Such legislation is unlikely to grow any more popular before 2012, and most political experts agree that the secret money spent by outside groups this year will look like a pittance by then, when President Obama will face re-election.

"This year is practice for 2012," said Jan Baran, a partner at Wiley Rein L.L.P. in Washington, who is a former general counsel of the Republican National Committee. Mr. Baran filed an amicus brief in the Citizens United case on behalf of the Chamber of Commerce, which opposed donor disclosure. "It would lead to intimidation and harassment of contributors," Mr. Baran explained. (While the decision blessed certain corporate donations, the court supported disclosure requirements for money given to political parties and candidates. The nonprofits were unaffected.)

The 1972 campaign had its own dry run for the fund-raising abuses of Watergate. In 1970, President Nixon tried to orchestrate a Republican sweep in the off-year Congressional elections. Known as the Townhouse Operation, a group of Nixon loyalists, some of whom are leading this year's nonprofit push, operated out of a townhouse near DuPont Circle in Washington, raising illegal corporate cash and distributing it in key Senate races.

The legacy of Watergate is quite clear. But the repercussions from today's campaign finance system are still being measured and debated.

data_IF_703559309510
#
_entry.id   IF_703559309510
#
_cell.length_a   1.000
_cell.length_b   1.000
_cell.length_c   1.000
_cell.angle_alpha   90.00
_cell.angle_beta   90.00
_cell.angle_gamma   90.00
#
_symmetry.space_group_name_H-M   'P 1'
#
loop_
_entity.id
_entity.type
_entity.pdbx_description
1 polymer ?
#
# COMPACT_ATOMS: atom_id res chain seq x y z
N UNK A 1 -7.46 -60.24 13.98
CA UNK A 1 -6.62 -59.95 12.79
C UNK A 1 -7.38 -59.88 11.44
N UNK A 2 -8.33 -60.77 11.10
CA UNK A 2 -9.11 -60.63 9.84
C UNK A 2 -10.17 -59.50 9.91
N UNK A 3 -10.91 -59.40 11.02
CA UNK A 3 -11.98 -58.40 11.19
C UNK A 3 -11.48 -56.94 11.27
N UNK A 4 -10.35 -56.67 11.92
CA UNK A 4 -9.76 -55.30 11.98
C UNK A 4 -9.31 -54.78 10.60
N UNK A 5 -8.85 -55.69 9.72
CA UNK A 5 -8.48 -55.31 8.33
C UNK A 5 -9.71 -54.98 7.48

"It creates all the appearances of dirty dealings and undue influence because our candidates are awash in funds the public is ignorant about," said Roger Witten, a partner in the New York office of WilmerHale, who served as assistant special prosecutor in the Watergate special prosecution force. "This is the problem that was supposedly addressed after Watergate."

Mr. Baran, the Republican lawyer, said Watergate comparisons are way overblown; plenty of restrictions still exist. "To make the Watergate analogy is an exaggeration," he said, "and I have five inches of statutes that repudiate that comparison."

Still, some players shaking the corporate money trees for nonprofit groups this year cut their teeth in the Nixon re-election campaign. There is Fred Malek, a founder of the American Action Network, whose members include many well-known Republicans, like former Senator Norm Coleman of Minnesota. Mr. Malek was the White House personnel chief in 1972 and helped dispense patronage for major Nixon donors as well as serving as deputy director of Creep.

Back then, Mr. Malek was interviewed by Hamilton Fox III, another Watergate prosecutor, and acknowledged that some of the campaign's activities might have "bordered on the unethical."

In an interview last week, Mr. Malek said he founded his new group to "counter what the labor unions are doing on the Democratic side." Started in February, the group is split into two parts: the Action Forum, a 501©(3), which allows donations to be tax-deductible but limits political activities, and the Action Network, a 501 ©(4), in which contributions are not deductible or disclosed but the group can advocate for political causes.

The American Action Network has spent heavily in New Hampshire, where it backed Kelly Ayotte, the Republican nominee for United States Senate. She was endorsed in a tough primary battle by Sarah Palin, the former Alaska governor. (Mr. Malek is a fan of Ms. Palin, according to his blog.) Mr. Malek's group has also spent heavily in Wisconsin, where it hopes to help unseat Russ Feingold, the Democratic senator. It is also spending on close House races.